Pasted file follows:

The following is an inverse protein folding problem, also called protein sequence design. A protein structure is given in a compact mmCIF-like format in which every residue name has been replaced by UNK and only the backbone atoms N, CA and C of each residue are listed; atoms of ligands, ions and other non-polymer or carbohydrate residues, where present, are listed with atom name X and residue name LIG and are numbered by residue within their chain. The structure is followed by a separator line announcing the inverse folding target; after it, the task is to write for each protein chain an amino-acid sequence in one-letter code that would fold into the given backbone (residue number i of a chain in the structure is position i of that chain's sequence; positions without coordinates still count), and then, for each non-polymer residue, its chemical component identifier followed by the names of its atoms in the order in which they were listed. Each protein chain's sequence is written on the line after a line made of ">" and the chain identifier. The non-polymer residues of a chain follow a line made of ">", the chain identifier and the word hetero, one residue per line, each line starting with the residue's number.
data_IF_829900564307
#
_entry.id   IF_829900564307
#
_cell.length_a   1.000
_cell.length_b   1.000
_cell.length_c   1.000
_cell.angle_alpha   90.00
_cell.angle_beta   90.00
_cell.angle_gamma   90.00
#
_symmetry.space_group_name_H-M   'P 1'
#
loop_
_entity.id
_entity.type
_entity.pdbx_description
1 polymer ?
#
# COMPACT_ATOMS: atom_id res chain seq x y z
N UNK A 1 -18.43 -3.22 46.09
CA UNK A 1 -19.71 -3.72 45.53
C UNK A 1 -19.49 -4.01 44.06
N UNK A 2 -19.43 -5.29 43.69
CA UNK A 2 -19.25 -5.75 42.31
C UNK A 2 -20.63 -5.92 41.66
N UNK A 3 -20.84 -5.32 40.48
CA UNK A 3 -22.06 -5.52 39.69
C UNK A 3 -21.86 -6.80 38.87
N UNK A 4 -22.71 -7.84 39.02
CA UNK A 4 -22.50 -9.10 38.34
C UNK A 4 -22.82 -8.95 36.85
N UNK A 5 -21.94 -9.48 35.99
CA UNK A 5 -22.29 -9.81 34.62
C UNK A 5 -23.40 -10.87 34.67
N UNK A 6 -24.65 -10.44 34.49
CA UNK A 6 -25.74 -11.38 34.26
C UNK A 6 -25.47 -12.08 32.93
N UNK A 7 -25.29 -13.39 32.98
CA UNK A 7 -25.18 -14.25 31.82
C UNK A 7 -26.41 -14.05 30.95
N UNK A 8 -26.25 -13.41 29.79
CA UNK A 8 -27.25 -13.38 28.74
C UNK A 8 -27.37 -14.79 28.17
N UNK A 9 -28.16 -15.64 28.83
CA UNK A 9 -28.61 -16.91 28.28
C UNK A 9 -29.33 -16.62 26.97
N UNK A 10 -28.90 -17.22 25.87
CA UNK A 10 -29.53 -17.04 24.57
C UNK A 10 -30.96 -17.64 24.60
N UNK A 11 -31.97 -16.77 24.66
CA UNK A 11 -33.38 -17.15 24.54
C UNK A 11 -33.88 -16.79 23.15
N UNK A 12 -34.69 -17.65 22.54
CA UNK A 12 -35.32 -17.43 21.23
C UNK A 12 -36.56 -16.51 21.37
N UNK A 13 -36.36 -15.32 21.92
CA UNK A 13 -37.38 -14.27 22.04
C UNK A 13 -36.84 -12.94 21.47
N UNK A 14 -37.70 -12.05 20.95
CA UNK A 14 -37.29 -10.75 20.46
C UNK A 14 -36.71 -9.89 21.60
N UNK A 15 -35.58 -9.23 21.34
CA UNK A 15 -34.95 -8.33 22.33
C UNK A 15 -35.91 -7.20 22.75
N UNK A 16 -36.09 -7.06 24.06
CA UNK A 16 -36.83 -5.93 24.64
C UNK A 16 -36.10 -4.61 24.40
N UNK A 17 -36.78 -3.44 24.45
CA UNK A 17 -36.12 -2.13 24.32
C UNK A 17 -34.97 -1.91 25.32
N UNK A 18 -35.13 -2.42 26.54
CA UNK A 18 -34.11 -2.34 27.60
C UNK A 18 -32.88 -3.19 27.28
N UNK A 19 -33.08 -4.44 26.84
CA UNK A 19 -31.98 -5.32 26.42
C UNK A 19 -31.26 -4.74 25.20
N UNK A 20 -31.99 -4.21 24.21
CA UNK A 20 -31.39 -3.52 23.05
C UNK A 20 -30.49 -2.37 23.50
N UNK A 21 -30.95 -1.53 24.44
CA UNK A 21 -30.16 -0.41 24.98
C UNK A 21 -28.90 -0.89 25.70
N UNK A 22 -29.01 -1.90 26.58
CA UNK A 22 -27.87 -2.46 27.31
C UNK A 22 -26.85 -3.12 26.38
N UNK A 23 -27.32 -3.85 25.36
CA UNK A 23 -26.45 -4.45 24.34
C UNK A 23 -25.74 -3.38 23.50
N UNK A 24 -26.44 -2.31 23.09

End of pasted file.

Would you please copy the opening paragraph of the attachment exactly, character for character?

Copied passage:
The following is an inverse protein folding problem, also called protein sequence design. A protein structure is given in a compact mmCIF-like format in which every residue name has been replaced by UNK and only the backbone atoms N, CA and C of each residue are listed; atoms of ligands, ions and other non-polymer or carbohydrate residues, where present, are listed with atom name X and residue name LIG and are numbered by residue within their chain. The structure is followed by a separator line announcing the inverse folding target; after it, the task is to write for each protein chain an amino-acid sequence in one-letter code that would fold into the given backbone (residue number i of a chain in the structure is position i of that chain's sequence; positions without coordinates still count), and then, for each non-polymer residue, its chemical component identifier followed by the names of its atoms in the order in which they were listed. Each protein chain's sequence is written on the line after a line made of ">" and the chain identifier. The non-polymer residues of a chain follow a line made of ">", the chain identifier and the word hetero, one residue per line, each line starting with the residue's number.